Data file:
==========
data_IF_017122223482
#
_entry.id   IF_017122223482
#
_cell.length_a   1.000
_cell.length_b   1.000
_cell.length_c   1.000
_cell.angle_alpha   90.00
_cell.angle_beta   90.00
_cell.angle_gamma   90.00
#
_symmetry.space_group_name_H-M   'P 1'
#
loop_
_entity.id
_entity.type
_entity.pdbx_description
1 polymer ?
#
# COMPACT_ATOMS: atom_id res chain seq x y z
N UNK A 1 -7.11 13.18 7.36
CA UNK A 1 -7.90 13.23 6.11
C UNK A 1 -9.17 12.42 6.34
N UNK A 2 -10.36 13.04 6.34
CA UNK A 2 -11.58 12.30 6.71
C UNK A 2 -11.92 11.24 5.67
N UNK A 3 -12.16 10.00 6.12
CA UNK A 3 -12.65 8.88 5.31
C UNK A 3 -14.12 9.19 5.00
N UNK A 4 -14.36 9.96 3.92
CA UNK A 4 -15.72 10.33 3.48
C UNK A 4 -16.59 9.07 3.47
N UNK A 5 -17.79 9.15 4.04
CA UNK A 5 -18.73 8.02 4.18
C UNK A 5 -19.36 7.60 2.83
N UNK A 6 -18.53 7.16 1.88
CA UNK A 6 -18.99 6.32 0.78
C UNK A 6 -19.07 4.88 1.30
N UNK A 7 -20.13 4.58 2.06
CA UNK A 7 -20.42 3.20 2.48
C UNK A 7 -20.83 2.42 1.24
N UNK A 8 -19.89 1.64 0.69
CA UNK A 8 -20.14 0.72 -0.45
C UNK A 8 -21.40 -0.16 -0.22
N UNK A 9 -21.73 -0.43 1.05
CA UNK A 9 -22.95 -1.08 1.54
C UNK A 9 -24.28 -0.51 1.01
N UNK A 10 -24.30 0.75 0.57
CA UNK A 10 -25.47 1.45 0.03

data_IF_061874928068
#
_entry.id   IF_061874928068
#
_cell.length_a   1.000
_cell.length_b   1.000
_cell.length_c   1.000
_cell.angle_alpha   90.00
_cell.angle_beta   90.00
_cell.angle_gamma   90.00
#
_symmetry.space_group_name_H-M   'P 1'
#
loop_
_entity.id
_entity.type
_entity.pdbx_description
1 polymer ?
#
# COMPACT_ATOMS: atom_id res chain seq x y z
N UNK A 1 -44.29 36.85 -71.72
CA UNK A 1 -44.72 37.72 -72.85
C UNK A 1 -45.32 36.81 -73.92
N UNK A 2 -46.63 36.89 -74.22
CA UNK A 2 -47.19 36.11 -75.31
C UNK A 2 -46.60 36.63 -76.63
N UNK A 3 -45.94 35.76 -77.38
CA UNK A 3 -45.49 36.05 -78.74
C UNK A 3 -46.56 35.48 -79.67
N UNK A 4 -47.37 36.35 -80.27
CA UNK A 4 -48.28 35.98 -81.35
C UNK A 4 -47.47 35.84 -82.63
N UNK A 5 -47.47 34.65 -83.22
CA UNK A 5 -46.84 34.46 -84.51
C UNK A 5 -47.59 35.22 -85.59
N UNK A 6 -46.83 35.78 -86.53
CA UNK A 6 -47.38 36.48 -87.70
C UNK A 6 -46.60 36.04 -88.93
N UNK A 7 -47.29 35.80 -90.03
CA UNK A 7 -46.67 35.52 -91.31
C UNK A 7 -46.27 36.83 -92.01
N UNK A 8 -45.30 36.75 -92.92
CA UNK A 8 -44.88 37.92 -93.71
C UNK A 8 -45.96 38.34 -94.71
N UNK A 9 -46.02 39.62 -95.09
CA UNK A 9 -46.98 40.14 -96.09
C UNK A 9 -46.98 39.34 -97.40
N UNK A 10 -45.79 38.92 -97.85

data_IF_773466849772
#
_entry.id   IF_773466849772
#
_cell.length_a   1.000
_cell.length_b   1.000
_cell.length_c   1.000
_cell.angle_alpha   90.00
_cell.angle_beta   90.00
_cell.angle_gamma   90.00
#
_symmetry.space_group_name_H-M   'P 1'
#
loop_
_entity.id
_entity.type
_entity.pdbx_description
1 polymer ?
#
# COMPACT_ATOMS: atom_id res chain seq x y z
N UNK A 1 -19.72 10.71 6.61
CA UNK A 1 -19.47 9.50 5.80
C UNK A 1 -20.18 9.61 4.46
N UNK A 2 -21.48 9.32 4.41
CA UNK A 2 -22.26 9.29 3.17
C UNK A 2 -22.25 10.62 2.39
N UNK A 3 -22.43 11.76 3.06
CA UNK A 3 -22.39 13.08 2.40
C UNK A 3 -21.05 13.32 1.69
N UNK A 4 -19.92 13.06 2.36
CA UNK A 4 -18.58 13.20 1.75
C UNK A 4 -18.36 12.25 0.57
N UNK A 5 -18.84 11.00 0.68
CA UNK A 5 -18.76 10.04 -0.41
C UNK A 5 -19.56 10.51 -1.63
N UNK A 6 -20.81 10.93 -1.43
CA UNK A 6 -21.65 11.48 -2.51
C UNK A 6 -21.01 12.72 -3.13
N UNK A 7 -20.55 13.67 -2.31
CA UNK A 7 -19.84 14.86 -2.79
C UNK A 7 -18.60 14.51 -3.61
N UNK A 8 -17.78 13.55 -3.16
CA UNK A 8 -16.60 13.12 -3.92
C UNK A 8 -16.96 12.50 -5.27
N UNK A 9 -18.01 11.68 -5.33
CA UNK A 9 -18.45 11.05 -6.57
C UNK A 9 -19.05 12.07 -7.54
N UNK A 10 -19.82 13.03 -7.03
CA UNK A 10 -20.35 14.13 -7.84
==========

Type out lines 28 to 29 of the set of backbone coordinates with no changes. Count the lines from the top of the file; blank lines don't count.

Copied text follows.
CA UNK A 3 -12.65 8.88 5.31
C UNK A 3 -14.12 9.19 5.00